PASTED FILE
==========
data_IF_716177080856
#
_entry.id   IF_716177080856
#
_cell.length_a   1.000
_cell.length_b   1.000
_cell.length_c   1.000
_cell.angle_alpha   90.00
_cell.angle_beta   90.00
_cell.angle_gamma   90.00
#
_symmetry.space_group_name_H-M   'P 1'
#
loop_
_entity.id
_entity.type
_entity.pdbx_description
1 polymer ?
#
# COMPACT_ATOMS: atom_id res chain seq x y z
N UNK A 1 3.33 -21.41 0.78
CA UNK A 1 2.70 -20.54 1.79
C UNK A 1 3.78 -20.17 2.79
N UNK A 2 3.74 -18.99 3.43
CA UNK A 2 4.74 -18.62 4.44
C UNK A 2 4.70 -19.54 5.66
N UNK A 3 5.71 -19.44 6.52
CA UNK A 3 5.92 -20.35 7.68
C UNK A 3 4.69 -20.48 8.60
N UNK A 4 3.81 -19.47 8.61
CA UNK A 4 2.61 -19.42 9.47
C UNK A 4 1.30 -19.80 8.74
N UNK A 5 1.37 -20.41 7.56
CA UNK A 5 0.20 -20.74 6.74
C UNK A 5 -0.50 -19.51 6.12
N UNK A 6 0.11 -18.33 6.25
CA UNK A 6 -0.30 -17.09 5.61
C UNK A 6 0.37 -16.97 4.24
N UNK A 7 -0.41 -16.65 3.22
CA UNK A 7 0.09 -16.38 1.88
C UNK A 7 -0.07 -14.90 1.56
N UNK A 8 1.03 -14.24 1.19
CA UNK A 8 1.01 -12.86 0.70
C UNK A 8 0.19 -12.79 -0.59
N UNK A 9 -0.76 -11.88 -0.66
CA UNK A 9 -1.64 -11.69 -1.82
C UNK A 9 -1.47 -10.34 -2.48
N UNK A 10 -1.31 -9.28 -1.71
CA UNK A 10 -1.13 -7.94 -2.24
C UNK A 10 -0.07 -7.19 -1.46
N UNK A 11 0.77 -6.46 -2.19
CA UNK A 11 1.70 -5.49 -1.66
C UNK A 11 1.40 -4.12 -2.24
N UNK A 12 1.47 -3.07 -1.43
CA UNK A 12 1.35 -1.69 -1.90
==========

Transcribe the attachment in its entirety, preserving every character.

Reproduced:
data_IF_716177080856
#
_entry.id   IF_716177080856
#
_cell.length_a   1.000
_cell.length_b   1.000
_cell.length_c   1.000
_cell.angle_alpha   90.00
_cell.angle_beta   90.00
_cell.angle_gamma   90.00
#
_symmetry.space_group_name_H-M   'P 1'
#
loop_
_entity.id
_entity.type
_entity.pdbx_description
1 polymer ?
#
# COMPACT_ATOMS: atom_id res chain seq x y z
N UNK A 1 3.33 -21.41 0.78
CA UNK A 1 2.70 -20.54 1.79
C UNK A 1 3.78 -20.17 2.79
N UNK A 2 3.74 -18.99 3.43
CA UNK A 2 4.74 -18.62 4.44
C UNK A 2 4.70 -19.54 5.66
N UNK A 3 5.71 -19.44 6.52
CA UNK A 3 5.92 -20.35 7.68
C UNK A 3 4.69 -20.48 8.60
N UNK A 4 3.81 -19.47 8.61
CA UNK A 4 2.61 -19.42 9.47
C UNK A 4 1.30 -19.80 8.74
N UNK A 5 1.37 -20.41 7.56
CA UNK A 5 0.20 -20.74 6.74
C UNK A 5 -0.50 -19.51 6.12
N UNK A 6 0.11 -18.33 6.25
CA UNK A 6 -0.30 -17.09 5.61
C UNK A 6 0.37 -16.97 4.24
N UNK A 7 -0.41 -16.65 3.22
CA UNK A 7 0.09 -16.38 1.88
C UNK A 7 -0.07 -14.90 1.56
N UNK A 8 1.03 -14.24 1.19
CA UNK A 8 1.01 -12.86 0.70
C UNK A 8 0.19 -12.79 -0.59
N UNK A 9 -0.76 -11.88 -0.66
CA UNK A 9 -1.64 -11.69 -1.82
C UNK A 9 -1.47 -10.34 -2.48
N UNK A 10 -1.31 -9.28 -1.71
CA UNK A 10 -1.13 -7.94 -2.24
C UNK A 10 -0.07 -7.19 -1.46
N UNK A 11 0.77 -6.46 -2.19
CA UNK A 11 1.70 -5.49 -1.66
C UNK A 11 1.40 -4.12 -2.24
N UNK A 12 1.47 -3.07 -1.43
CA UNK A 12 1.35 -1.69 -1.90